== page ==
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I've discovered the joy of Japanese Knives

kenny

Super_Ideal_Rock
Premium
Joined
Apr 30, 2005
Messages
28,966
Thanks Tristan.

I've been studying, learned a ton, and finally bought my first two J-knives.
They are high-carbon steel, NOT stainless steel, so I have to be very careful to wipe and dry them often during use to prevent rust.
They will soon acquire a dark uneven patina that will horrify the uninformed who is accustomed to the always-new look of stainless steel.

The blades are extremely thin and of a hard pure Hitachi White #2 steel so they are brittle and I have to be careful to not throw them into the sink.
The reason I'm willing to put up with the hassle is knives with this steel can be very very thin while still supporting and retaining an incredibly sharp edge.
Selecting the right knives for you is quite personal and complex - but the results are worth it.

To say they are sharp is an understatement.
They are like laser beams. SCARY!
Even thick raw carrots yield like warm butter.
Imagining your knife falling through a raw carrot as if the carrot were overcooked.
That is the surprising sensation of using these thin knives.
I cannot express how different the sensation is cutting with these knives.
There is an odd smooth sucking sensation, as if there were some force in the food pulling the knife through the food.

Mine are not even very expensive as good J-Knives go.
The large one was $206 and the small one was $105.
They are made by Konosuke.
The large one is a 240mm Gyuto. (like a chef's knife)
The small is called a 120mm Petty. (like a paring knife)

You can spend TONS more but these are IMHO the near the least expensive fine knives of high carbon steel, especially for a noob.
The handles are of the most simple wood and buffalo horn.

I also invested in an end-grain mahogany chopping block.
End grain blocks do not wear down knife edges as fast as conventional cutting boards.
They also self-heal better, providing less of a home for bacteria.

Here are my two new treasures on some Kimono cloth I bought from a traveling Kimono exhibit.



Close up of the signature on the blade:

ii.png

m.png
 

kelpie

Ideal_Rock
Joined
Jan 8, 2008
Messages
2,362
Oh gorgeous! I agree warm butter is an apt description for someone who has never used a Japanese steel blade before. May your cooking experience be elevated to another lever.
 

Arkteia

Ideal_Rock
Premium
Joined
Nov 3, 2009
Messages
7,565
The knives are beautiful, and the kimono is TDF. I love kimonos.
 

TristanC

Brilliant_Rock
Joined
Jun 6, 2011
Messages
995
Welcome to the club Kenny. Glad you made it to the party :)) As they say - better late than never.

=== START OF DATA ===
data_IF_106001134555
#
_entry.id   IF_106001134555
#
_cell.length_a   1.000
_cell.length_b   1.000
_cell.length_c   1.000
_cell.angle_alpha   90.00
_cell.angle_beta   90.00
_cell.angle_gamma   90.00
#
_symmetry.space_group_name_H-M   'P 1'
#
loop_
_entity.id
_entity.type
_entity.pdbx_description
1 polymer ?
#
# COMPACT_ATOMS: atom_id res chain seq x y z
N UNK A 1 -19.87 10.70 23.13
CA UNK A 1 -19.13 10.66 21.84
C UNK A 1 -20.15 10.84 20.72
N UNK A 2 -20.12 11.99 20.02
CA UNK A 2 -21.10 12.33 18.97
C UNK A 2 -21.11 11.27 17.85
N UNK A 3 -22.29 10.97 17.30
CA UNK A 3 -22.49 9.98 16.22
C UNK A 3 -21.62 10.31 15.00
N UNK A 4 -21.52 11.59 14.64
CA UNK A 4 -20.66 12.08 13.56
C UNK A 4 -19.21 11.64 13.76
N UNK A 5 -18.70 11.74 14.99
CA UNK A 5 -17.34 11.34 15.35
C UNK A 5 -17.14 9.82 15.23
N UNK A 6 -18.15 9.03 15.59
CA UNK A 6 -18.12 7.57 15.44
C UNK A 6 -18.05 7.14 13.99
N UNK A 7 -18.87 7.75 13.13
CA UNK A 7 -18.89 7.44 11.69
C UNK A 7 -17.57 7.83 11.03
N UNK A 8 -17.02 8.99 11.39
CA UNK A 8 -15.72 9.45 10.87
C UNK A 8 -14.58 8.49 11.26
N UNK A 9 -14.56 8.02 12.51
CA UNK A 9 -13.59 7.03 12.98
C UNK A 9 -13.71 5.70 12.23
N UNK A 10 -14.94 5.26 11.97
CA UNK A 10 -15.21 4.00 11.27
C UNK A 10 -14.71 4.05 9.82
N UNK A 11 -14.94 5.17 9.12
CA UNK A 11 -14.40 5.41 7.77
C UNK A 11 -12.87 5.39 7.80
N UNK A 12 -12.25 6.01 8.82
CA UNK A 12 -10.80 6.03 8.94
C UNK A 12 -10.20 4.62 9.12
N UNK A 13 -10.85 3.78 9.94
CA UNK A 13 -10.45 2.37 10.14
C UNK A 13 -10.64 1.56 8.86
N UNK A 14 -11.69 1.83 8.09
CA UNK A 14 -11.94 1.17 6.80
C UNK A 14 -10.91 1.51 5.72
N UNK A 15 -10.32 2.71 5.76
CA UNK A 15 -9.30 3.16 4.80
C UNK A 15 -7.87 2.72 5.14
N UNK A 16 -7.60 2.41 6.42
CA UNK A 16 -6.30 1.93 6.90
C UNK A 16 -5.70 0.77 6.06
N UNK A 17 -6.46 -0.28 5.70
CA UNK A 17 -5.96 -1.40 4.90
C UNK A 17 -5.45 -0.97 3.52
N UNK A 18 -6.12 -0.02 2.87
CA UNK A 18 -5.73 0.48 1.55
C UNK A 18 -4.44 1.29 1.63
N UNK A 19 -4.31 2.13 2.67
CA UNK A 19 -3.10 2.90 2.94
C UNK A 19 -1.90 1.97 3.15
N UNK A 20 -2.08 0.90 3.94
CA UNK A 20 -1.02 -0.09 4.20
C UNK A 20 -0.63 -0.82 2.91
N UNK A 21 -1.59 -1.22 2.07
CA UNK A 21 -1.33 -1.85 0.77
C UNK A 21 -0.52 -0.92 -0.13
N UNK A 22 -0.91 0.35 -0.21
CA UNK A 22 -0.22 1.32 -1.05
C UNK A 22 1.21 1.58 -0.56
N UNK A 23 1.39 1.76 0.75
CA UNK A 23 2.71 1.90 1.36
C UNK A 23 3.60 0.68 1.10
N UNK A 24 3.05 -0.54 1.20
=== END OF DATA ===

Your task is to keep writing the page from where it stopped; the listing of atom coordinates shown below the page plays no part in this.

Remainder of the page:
You describe it well. Imagine when you acquire the skill to realise such an edge, and better it through sharpening. That is a quest worthy of undertaking. It is the minutiae of obsessive hobbies that tick all the boxes of people who seek intellectual stimuli in all that they do. I think you're definitely one of them, so I knew you would enjoy the sensory disconnect using these tools if all you've been used to are the departmental store type knives.

Dave Martell will fix any errors you care to make or accidentally create, so when the time comes I hope you just go for it and sharpen away.

You DID pick lasers. Konosukes are well known for being just that. Be careful of what you cut with them, the edges won't roll, they'll just chip if you abuse them. But I'm sure you know this at least as well as me by now.

You went to the BoardSmith for your mahagony board?
 

TristanC

Brilliant_Rock
Joined
Jun 6, 2011
Messages
995
ETA: Please please please warn your SO about them, and also about the care and utility of them if he has access to these things.

My dad saw my knife and asked about them. Before I could answer him, he was running his thumb along it to "thumb" the blade to see how sharp it was.

You can imagine what happened next... argh. It was a mess. You can't touch these things with anything other than the lightest pressure.
 

Jennifer W

Brilliant_Rock
Trade
Joined
Jun 18, 2010
Messages
1,958
Kenny, these knives are incredible. I have a bad, sad story though. I dropped mine. On a flagstone floor. I can confirm that they are indeed brittle (and that most insurance companies aren't getting the concept of 'like for like' when it comes to replacing them). ;( Treasure them, they're amazing!
 

Jennifer W

Brilliant_Rock
Trade
Joined
Jun 18, 2010
Messages
1,958
TristanC|1314080308|2997195 said:
ETA: Please please please warn your SO about them, and also about the care and utility of them if he has access to these things.

My dad saw my knife and asked about them. Before I could answer him, he was running his thumb along it to "thumb" the blade to see how sharp it was.

You can imagine what happened next... argh. It was a mess. You can't touch these things with anything other than the lightest pressure.
OMG. My father did this. On Christmas day (I got the knife as a gift). We ended up at the local hospital, having his hand glued back together.
 

tyty333

Super_Ideal_Rock
Premium
Joined
Dec 17, 2008
Messages
22,498
Kenny...those knifes are so cool looking! Please be careful with them!

(And I seriously hope this new hobby doesnt cut (pun intended) into your diamond budget :cheeky: !)
 
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